Tribute to Gaudí 2 by WALDO IŁOWIECKI

MCAM 5.1_Page_48_Image_0001This bracelet was inspired by the work of renowned Spanish architect Antoni Gaudí. I’ll show you how to create this lovely bracelet from Goldie Bronze™ clay using small, individually-shaped elements in layers to build the very sculptural design. The stones in this bracelet are set after firing, giving you a much greater choice of what you can use.

Project and Photos by: Waldo Ilowiecki
Editing by: Margaret Schindel, Joy Funnell and Jeannette Froese LeBlanc

Tutorial: Copper and Sterling Silver Mokume-Gane Earrings By Hadar Jacobson

OLYMPUS DIGITAL CAMERAMokume-gane (a Japanese word meaning wood-grained metal) is a difficult mixed-metals technique that originated in 17th-century Japan. Different colors of metals and/or alloys are stacked and diffusion-bonded into a single billet that is carved and forged alternately to expose the different metal layers, creating unique and detailed patterns resembling wood grain. Creating true mokume-gane is an arduous and time-consuming process that requires a great deal of technical skill and experience.

Polymer clay artists use simple techniques to produce patterns that loosely mimic the look of true mokume gane, but they are not practical to use for combining multiple types of metal clay. Artist, teacher and author Hadar Jacobson shows MCAM readers her own method for simulating mokume-gane with silver and copper metal clays.

Tutorial: Bird’s Nest Bezel Bracelet by Michelle Loon

Michelle Loon_wwwcre8tivefire_comThe original inspiration for this project came from my need to create a unique setting for a wine cork after taking a design class in San Francisco The layers of syringe create bezel like frames with an organic feel reminiscent of a bird’s nest. Each bezel frame is unique and can be filled with a variety of mixed media (polymer clay, resin, paper, etc.) after firing. In this project polymer clay bullseye canes are sculpted and carved with added embellishments for a carved button feel.

Author: Michelle Loon
Edited by Joy Funnell, Margaret Schindel and Jeannette Froese LeBlanc

METAL CLAY AND MICRO-MOSAIC PENDANT

Verani_Mosaic_

METAL CLAY AND MICRO-MOSAIC PENDANT

by Michela Verani

Micro-mosaic is an ancient art form of miniature glass mosaics that were popular during the Victorian era and reportedly no longer are made. Micro-mosaic pieces can be intricately patterned, with microscopically small glass components and carefully grouted, ground and polished surfaces, or simpler and more economical, such as Venetian micro-mosaics in which the pieces are larger and the surface is neither ground nor grouted. . This project uses the Venetian style of micro-mosaic and my own processes.

I use several types of glass rods: flat noodle-shaped rods called smalti filati, multicolored patterned and shaped rods similar to millefiori (tessera), millefiori, and some small lampworking rods. I buy my smalti filati or glass rods that make up the background colors from Miami Mosaics. They carry the filati in quite a number of colors and you can buy sampler mixes. (See the Resources section at the end of this article.) According to some sources, the patterned or complex tessera rods are not being made any longer, so my main source for tessera is damaged micro-mosaic pieces. Micro-mosaic jewelry often is available on eBay, and it’s worth checking out as a potential source not only of damaged pieces to take apart, but also of design inspiration. I also have developed relationships with some antique shops whose buyers will purchase damaged micro-mosaic jewelry for me when they find it and then contact me. You might want to try to develop your own similar source(s) of damaged micro-mosaic pieces. Also, just in case the information I’ve found about micro-mosaic work no longer being done is true, please don’t destroy undamaged micro-mosaics to re-use the glass pieces for your own designs! These are valuable examples of a potentially lost art form that should be preserved for future generations.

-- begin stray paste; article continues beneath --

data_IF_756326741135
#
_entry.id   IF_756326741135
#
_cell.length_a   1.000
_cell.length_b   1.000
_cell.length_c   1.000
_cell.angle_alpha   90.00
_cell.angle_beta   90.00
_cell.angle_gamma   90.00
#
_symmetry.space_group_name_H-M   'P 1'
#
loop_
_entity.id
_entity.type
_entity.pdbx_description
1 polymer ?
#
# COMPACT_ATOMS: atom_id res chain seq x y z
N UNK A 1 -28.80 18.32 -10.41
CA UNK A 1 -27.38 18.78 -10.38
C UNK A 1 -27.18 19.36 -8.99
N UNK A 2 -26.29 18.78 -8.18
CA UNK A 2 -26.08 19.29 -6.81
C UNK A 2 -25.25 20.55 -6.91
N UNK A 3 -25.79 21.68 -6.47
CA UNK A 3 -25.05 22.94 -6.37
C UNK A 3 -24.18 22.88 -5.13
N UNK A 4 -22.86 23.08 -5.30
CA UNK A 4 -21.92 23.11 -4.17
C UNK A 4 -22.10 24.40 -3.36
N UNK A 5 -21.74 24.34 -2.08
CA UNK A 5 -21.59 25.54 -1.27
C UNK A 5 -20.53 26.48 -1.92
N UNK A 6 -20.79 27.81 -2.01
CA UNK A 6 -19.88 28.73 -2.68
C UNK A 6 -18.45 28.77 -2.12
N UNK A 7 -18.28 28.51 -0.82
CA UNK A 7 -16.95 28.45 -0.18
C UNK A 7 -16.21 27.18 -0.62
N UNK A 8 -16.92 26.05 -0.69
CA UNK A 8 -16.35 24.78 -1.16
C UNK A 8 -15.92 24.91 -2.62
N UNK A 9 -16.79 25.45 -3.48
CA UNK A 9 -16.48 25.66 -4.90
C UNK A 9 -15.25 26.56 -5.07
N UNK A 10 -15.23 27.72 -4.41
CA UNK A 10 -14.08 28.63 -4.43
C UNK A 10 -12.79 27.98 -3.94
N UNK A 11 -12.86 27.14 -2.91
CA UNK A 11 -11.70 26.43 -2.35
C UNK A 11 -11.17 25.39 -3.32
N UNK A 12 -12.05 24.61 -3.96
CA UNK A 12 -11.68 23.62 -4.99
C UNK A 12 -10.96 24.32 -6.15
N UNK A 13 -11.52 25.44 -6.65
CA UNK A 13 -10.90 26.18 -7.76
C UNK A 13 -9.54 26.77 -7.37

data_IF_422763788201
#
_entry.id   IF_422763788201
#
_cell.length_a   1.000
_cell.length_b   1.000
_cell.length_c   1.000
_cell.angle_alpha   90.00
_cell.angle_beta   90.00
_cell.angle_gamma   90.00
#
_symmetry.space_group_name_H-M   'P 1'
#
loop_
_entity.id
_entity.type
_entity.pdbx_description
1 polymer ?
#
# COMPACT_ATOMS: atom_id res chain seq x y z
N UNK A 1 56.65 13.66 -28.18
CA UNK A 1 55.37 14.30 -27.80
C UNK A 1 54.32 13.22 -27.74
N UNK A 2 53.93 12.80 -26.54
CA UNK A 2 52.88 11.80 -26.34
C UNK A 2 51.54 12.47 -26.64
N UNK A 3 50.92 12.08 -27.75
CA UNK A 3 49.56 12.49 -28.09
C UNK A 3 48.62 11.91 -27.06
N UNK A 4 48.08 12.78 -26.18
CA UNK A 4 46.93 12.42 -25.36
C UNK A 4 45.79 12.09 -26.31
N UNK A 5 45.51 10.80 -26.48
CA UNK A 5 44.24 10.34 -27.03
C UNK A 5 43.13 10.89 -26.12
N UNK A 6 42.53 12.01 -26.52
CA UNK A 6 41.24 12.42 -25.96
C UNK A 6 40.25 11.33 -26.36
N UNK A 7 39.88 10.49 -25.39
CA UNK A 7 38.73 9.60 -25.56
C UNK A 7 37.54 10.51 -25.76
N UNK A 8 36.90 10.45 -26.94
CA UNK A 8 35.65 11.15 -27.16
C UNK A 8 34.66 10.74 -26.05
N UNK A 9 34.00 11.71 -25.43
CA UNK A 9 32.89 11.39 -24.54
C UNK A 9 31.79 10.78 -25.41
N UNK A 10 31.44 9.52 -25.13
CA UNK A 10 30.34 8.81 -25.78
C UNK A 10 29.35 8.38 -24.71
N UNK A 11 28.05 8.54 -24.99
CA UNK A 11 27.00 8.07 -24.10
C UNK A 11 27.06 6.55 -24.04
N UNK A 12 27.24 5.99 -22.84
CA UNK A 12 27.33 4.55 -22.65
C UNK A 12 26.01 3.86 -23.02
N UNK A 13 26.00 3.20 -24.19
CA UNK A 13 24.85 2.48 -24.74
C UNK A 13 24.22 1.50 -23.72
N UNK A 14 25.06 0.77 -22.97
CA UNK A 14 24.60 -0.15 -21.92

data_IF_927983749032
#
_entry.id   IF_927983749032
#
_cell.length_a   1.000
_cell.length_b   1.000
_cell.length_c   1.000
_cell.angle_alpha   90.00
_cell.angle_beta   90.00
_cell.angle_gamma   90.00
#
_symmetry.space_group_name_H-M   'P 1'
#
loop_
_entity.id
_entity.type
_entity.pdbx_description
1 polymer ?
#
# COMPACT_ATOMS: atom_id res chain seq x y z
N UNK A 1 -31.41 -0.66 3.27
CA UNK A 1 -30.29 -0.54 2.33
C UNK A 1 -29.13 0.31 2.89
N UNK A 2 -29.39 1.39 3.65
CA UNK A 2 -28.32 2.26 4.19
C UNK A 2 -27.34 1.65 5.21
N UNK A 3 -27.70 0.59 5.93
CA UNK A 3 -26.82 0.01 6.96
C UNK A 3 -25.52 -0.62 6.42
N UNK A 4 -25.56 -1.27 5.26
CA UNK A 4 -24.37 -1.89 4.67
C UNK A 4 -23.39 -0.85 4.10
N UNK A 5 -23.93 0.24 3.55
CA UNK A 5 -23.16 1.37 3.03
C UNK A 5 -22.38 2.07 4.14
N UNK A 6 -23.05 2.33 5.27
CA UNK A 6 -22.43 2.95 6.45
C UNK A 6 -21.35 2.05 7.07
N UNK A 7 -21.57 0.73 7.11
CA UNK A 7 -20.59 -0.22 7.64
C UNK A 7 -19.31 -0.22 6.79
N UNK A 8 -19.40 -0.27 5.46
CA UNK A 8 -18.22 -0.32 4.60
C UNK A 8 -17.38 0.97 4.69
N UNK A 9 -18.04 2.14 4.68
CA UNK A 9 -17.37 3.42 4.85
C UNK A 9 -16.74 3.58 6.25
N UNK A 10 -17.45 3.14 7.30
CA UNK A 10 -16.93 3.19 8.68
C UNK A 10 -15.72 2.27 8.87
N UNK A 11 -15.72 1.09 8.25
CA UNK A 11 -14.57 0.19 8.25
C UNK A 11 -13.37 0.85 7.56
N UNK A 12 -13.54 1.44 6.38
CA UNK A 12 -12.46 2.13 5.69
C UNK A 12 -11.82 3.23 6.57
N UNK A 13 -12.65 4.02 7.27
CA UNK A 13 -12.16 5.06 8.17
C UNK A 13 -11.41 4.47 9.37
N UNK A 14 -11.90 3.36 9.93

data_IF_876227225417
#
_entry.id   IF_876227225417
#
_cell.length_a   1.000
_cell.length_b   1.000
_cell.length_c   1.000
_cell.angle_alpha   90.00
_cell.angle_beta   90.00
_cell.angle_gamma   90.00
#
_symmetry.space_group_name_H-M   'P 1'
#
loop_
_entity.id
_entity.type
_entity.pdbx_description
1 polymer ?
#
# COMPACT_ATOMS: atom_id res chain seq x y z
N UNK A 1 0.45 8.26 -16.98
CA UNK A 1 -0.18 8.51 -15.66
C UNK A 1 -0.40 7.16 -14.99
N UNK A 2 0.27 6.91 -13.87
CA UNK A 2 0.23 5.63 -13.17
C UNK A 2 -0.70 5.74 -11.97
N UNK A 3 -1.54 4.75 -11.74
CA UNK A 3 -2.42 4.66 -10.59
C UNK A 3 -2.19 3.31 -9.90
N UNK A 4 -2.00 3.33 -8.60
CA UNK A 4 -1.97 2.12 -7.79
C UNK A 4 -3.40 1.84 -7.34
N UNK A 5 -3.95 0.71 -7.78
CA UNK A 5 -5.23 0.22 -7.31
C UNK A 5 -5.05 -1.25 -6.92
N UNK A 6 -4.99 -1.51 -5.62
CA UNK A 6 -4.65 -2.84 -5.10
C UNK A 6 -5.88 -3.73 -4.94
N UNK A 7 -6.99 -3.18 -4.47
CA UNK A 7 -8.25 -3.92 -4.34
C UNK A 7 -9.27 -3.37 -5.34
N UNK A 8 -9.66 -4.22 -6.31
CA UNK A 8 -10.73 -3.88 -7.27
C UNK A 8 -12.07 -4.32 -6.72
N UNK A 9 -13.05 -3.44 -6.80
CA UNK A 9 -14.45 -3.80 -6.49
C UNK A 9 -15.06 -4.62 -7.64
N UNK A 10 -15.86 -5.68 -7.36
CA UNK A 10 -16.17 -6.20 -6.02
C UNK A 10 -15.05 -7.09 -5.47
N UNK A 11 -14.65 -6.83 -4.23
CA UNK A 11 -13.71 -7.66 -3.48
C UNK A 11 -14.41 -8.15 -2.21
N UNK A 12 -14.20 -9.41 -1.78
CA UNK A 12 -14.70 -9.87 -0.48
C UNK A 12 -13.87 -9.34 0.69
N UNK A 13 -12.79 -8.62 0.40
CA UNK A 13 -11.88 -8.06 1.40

Experience Level – Advanced
Edited by Jeannette Froese LeBlanc, Joy Funnell and Margaret Schindel.

Molded glass clay cabochons By Paula Radke

Beauty_Flower buttons3Glass clay is fairly new on the clay scene. Like metal clay, it can be molded and/or sculpted and, after drying and being fired in a kiln, it undergoes a seemingly magical transformation. But instead of textured, sculpted or molded solid metal, glass clay transforms into textured, sculpted or molded solid glass! Easy to use and inexpensive, it comes in powdered form in a wide range of colors (opaque only). You can use your glass clay cabochons as you would use any fused glass cabs, such as in the hinged bracelet project or the mixed media bracelet.

Author and photos except those noted: Paula Radke
Editors: Jeannette Froese LeBlanc, Margaret Schindel and Ann Davis
Photos 1-3: Ann Davis

Experience Level: Beginner

Artist Project Series: Une Bague Paon par Armelle Burbaud

Cool Tools et Creative Fire ont le plaisir de présenter un autre projet de notre série d’œuvres de maîtres artistes. Ce tutoriel est un magnifique une bague paon par Armelle Burbaud.

   Bague « Paon »

J’aime beaucoup sculpter des oiseaux, à la fois parce que je les trouve émouvants et parce qu’ils sont un joli prétexte à créer du mouvement. Et comme  j’adore passer des heures à fignoler la gravure et creuser la pâte avec un scalpel pour voir apparaître le frémissement de leurs plumes – et que j’adore les bagues …  voici un pas à pas qui m’a permis de lier ces deux passions : une bague paon !

Continue reading…

Artist Project Series: Ann Davis “Columns” Pendant